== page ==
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SYKORA'S TURN: Few NHL players have more experience in the Stanley Cup finals than Petr Sykora, and the New Jersey Devils might be ready to give him a chance.

Sykora expects to be in the lineup for Game 4 on Wednesday night after sitting out the first three games of the finals as a healthy scratch. The two-time NHL champion hasn't played since Game 3 of the Eastern Conference finals on May 19.

"It's not my decision," Sykora said. "I just try to stay in shape and be as positive as possible for the guys that are playing. It looks like I'm playing, but you never know. This is my sixth final, so I should be ready to go."

Indeed, the Czech forward has appeared in five finals during a 16-season NHL career that includes 10 seasons with 20 goals.

He made it with the Devils in 2000—winning the Cup that year despite getting hurt in the clincher—and 2001 before advancing with Anaheim in 2003. He made the finals with Pittsburgh in 2008 and again in 2009, although he was a scratch for much of that playoff campaign before sitting out the Penguins' victory in Game 7 with a foot injury from blocking a shot.

"He's an option for us," Devils coach Peter DeBoer said. "We're going to consider him. We haven't scored. He's a guy that doesn't need a lot of looks to stick one in the net. That's what he does best, so he's definitely an option."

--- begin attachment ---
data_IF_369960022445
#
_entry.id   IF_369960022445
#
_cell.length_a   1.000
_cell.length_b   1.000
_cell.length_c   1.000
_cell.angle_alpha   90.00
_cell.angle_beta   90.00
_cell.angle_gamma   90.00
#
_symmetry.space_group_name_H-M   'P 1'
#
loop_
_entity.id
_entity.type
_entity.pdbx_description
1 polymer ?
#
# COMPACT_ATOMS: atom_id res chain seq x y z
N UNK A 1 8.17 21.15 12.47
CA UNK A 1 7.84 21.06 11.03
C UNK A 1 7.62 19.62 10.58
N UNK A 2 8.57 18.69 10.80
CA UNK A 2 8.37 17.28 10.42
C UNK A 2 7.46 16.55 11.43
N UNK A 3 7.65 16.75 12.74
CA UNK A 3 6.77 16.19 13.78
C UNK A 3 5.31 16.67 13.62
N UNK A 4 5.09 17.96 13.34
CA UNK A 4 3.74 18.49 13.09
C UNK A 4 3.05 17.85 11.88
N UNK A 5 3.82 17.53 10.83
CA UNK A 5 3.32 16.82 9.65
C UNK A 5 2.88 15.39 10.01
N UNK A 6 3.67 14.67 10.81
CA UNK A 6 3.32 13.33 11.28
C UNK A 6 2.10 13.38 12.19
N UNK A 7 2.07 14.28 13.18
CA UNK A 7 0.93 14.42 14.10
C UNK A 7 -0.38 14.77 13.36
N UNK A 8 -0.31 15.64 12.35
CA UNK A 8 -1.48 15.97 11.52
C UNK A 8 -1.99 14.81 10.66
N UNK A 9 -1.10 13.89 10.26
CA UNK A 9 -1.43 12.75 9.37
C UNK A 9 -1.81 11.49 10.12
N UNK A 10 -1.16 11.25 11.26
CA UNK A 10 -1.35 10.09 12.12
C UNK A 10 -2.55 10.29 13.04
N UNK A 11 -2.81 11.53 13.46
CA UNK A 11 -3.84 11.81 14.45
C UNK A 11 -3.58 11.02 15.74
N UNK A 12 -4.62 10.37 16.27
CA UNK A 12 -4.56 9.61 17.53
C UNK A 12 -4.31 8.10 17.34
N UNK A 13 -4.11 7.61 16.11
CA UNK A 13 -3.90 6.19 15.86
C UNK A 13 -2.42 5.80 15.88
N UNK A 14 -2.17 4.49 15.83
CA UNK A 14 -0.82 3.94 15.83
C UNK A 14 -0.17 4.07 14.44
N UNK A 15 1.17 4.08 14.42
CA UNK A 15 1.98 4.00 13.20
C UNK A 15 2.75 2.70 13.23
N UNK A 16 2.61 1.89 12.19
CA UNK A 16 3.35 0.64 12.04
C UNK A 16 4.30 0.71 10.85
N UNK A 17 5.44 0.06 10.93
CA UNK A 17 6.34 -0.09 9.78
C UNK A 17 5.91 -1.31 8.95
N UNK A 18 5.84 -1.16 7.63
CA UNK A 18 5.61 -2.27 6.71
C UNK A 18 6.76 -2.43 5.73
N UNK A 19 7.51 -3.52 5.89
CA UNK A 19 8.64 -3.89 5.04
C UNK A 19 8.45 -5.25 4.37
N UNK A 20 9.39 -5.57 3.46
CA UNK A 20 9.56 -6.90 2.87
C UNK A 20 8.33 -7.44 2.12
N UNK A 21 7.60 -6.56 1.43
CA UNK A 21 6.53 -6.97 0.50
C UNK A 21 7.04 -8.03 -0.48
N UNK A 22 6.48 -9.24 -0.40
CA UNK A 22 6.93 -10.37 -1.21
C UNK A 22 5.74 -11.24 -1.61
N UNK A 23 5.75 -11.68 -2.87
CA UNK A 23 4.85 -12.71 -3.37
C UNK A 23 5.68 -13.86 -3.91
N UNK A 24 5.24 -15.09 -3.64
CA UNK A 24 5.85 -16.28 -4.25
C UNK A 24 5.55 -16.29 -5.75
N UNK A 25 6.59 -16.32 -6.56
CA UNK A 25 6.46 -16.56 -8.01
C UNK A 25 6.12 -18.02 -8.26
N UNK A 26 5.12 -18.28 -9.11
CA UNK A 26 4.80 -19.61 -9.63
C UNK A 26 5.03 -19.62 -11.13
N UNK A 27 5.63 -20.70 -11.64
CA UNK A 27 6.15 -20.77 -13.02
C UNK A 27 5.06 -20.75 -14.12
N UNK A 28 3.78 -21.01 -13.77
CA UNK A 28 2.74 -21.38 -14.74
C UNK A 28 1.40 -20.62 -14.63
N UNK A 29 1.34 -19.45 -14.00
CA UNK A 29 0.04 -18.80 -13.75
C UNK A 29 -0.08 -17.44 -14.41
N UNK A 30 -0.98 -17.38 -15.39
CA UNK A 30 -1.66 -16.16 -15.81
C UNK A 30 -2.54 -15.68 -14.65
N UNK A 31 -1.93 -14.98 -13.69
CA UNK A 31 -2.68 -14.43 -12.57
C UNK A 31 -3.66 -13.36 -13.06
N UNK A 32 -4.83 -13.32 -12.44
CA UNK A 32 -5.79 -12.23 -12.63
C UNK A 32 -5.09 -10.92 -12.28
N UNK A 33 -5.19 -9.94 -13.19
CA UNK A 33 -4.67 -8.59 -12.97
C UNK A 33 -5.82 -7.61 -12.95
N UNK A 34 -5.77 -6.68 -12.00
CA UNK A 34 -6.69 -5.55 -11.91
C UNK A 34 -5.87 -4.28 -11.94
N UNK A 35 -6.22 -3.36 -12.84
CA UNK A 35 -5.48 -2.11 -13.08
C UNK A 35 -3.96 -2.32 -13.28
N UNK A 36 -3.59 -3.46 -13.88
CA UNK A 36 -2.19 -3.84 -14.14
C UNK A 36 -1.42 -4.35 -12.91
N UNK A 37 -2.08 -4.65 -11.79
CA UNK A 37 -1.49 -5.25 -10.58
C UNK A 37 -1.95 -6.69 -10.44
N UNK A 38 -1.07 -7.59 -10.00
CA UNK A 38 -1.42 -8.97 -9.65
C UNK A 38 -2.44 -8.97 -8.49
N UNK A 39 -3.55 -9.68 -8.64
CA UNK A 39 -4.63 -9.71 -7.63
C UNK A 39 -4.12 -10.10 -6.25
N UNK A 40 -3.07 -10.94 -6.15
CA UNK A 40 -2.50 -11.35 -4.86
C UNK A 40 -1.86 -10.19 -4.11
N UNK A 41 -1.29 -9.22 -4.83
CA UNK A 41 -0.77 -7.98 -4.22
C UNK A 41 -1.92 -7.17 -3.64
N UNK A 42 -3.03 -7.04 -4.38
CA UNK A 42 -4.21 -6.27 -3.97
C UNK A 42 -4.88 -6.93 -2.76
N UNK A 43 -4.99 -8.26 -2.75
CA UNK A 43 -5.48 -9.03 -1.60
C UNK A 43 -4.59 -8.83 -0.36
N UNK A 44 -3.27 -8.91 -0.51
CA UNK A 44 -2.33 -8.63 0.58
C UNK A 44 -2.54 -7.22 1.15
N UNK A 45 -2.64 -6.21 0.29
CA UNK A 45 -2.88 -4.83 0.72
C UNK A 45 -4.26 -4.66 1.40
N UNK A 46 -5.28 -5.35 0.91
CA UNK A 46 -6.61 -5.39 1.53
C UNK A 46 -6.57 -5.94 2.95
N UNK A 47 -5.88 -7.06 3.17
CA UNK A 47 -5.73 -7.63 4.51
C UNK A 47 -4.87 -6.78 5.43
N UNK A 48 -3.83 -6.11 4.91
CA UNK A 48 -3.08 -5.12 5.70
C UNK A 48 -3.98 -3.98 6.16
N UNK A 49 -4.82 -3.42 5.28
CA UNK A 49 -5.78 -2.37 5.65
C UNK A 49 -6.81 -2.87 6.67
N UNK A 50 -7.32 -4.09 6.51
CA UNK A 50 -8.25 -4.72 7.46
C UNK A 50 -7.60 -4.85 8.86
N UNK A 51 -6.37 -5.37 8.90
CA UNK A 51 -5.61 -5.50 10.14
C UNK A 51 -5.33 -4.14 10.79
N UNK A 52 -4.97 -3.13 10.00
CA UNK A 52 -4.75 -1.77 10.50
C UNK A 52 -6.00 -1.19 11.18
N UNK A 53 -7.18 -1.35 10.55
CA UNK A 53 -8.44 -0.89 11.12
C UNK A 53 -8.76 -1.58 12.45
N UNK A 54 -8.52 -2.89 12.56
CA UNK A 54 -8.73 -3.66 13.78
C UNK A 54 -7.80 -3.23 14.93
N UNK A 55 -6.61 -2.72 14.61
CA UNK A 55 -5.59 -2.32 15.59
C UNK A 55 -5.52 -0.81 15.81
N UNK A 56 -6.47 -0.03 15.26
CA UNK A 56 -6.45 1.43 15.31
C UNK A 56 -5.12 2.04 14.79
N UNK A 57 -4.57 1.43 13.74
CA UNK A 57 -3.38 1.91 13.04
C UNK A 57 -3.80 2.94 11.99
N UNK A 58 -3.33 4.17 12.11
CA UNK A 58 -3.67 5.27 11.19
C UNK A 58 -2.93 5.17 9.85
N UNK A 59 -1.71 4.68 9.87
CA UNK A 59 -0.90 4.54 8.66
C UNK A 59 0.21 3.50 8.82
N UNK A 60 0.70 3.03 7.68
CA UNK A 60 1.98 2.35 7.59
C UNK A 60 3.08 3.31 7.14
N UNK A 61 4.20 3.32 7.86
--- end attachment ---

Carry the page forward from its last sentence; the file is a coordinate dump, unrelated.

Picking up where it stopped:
Sykora had 44 points while playing in all 82 regular-season games in his return to the Devils this season, but has just two goals and two assists in 15 playoff games.

"I never put pressure on myself scoring, because you never know," Sykora said. "It doesn't matter who scores. We just have to win tomorrow."

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GAGNE FELT GOOD: Simon Gagne only played just over six minutes of Game 3, but the Kings forward was grateful to be in the lineup.

Gagne played for the first time since Dec. 26, when he incurred his latest concussion.

"I feel pretty good, and it means a lot to be in the Stanley Cup final," Gagne said. "I've been here before, so it feels great to get another chance."

Gagne made the finals in 2010 with Philadelphia, alongside current Kings teammates Richards and Jeff Carter.

"He's been my teammate for a long, long while, so it probably gave us a little extra jump to see him in the lineup," Richards said. "Something like that was nice to see. We talked a little bit, but it's just another hockey game for him."

Kings coach Darryl Sutter wouldn't commit to keeping Gagne in the lineup for Game 4. Gagne replaced Brad Richardson, who played in 13 of Los Angeles' first 15 playoff games.

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MUSTACHE MAN: Rookie Adam Henrique is trying to spark the Devils with a tonsorial adjustment.

Henrique has shaved off his beard, leaving him with a bristly moustache for Game 4. He got the inspiration from teammate Ryan Carter, who also sports a look that could get him a job with the California Highway Patrol if this hockey thing doesn't work out.

"I told Ryan I'd join him at some point," said Henrique, who scored the series-ending overtime goal that won the Eastern Conference for the Devils last month. "What better time than now to try to get something going?"